Since our first hike together, Sawyer has earned his Ph.D., and published an impressive array of papers with gripping titles like “Identifying and Prioritizing Ungulate Migration Routes for Landscape-level Conservation,” and “Evaluating Mule Deer Crossing Structures in Nugget Canyon.” He is circumspect about the significance of his work – he will not like being singled out in this article – and a bit gloomy over a beer when he ruminates on the impact of biologists’ data on energy development in western Wyoming. The development, once it gets underway, isn’t likely to slow or change course because of a paper published in “Ecological Applications.”
Migrating from science to policy
Over the years, energy companies involved in the Pinedale Anticline development have taken me with television crews to look at their work in Sublette County, visiting air quality testing sites and protected sage grouse leks, noting how they have replaced truck traffic with buried pipelines, reclaimed disturbed sites and planted new vegetation, and used directional drilling to minimize surface disturbance. Despite expensive and extensive efforts at mitigation, the premise is always that the energy extraction goes forward. “In general, any sort of science that suggests energy development and wildlife aren’t perfectly compatible is frowned upon,” Sawyer said last December, reflecting on a decade of mule deer and pronghorn studies, paid for directly or indirectly by the corporations he was slamming. “There’s been a lot of effort to discredit that kind of research rather than seriously consider it and have an honest discussion about the tradeoffs.”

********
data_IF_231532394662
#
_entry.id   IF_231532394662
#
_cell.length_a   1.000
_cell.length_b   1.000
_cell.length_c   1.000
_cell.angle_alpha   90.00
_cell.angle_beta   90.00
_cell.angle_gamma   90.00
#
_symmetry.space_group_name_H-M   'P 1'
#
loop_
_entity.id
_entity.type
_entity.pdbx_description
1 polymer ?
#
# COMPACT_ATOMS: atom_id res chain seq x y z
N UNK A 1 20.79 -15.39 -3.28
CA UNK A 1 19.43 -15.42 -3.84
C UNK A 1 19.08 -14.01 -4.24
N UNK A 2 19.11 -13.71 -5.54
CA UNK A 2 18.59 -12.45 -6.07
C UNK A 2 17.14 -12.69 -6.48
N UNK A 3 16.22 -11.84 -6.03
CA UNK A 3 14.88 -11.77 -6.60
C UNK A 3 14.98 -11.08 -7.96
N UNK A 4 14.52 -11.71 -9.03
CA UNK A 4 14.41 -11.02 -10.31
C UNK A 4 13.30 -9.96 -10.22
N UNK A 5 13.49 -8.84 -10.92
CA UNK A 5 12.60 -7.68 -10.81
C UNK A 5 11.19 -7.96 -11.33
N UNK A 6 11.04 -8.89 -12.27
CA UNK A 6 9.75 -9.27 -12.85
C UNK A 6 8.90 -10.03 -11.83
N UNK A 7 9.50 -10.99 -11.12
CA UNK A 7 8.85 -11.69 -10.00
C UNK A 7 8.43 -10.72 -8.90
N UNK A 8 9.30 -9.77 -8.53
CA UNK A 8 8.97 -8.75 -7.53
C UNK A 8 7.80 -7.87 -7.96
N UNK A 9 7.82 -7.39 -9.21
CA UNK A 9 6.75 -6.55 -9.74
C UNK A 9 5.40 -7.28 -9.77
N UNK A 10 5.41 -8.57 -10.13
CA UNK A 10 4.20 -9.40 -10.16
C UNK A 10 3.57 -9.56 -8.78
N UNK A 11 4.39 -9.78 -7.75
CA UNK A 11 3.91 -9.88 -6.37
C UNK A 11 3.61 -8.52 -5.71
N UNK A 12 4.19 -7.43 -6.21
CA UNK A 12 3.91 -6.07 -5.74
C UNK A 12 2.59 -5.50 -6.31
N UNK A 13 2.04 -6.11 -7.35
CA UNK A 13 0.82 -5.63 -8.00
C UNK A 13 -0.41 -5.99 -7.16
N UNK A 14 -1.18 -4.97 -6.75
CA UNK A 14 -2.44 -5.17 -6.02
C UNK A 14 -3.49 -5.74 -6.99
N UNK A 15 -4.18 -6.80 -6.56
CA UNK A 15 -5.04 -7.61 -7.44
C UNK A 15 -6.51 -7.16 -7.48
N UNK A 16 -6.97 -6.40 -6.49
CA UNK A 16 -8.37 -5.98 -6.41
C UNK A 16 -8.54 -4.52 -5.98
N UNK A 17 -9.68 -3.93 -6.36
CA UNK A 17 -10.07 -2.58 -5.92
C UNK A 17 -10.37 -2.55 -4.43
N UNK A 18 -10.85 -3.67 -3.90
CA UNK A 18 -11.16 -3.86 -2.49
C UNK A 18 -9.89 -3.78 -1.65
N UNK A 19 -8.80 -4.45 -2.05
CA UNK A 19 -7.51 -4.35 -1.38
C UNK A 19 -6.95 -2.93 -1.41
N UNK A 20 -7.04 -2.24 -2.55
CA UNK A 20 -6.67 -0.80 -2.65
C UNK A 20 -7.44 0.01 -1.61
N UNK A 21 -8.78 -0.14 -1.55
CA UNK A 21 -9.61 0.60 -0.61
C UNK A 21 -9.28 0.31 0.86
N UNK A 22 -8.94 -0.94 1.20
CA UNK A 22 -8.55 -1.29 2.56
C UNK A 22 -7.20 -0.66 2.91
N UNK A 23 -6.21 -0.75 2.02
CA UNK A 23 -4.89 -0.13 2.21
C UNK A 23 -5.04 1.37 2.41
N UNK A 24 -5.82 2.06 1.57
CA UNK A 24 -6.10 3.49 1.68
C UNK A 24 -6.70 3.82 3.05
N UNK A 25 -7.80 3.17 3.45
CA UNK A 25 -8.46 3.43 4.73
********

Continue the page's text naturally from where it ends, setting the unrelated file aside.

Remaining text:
PXP’s Myers emphasized in his email the company’s “commitment” to “balance new energy development with conservation.”
Then, a key discovery lifted Sawyer’s mood. A recent paper, written with Matthew Kauffman of the Wyoming Cooperative Fish and Wildlife Research Unit, has Sawyer excited, even hopeful. “Stopover Ecology of a Migratory Ungulate” was published in May 2011 in the Journal of Animal Ecology.
The finding is simple, perhaps even obvious. When mule deer migrate long distances, rather than make the trip in a beeline, they dawdle, pausing for days and weeks at “stopover sites” along the way. Amazingly, this is new information, and it came from evolving GPS tracking efforts.
Ungulates like deer, elk and pronghorn, it was assumed, had a seasonal switch that set them off rushing from summer to winter range, and vice versa. Since some of these corridors were extraordinarily long – pronghorn can travel as far as 200 miles from Grand Teton National Park to the Red Desert – corridor conservation was an almost impossible challenge in the face of big new energy projects, fenced subdivisions, proliferating roads, and new building in the migration pathways. Inexplicably, the new U. S. Bureau of Land Management office in Pinedale was built, smack-dab, in a migration corridor.
“In the past, the perception was that these migration routes were essentially just conveyor belts, animals got on them and moved from one seasonal range to another,” Sawyer explained. “We’ve been able to clearly see that that’s not the case.”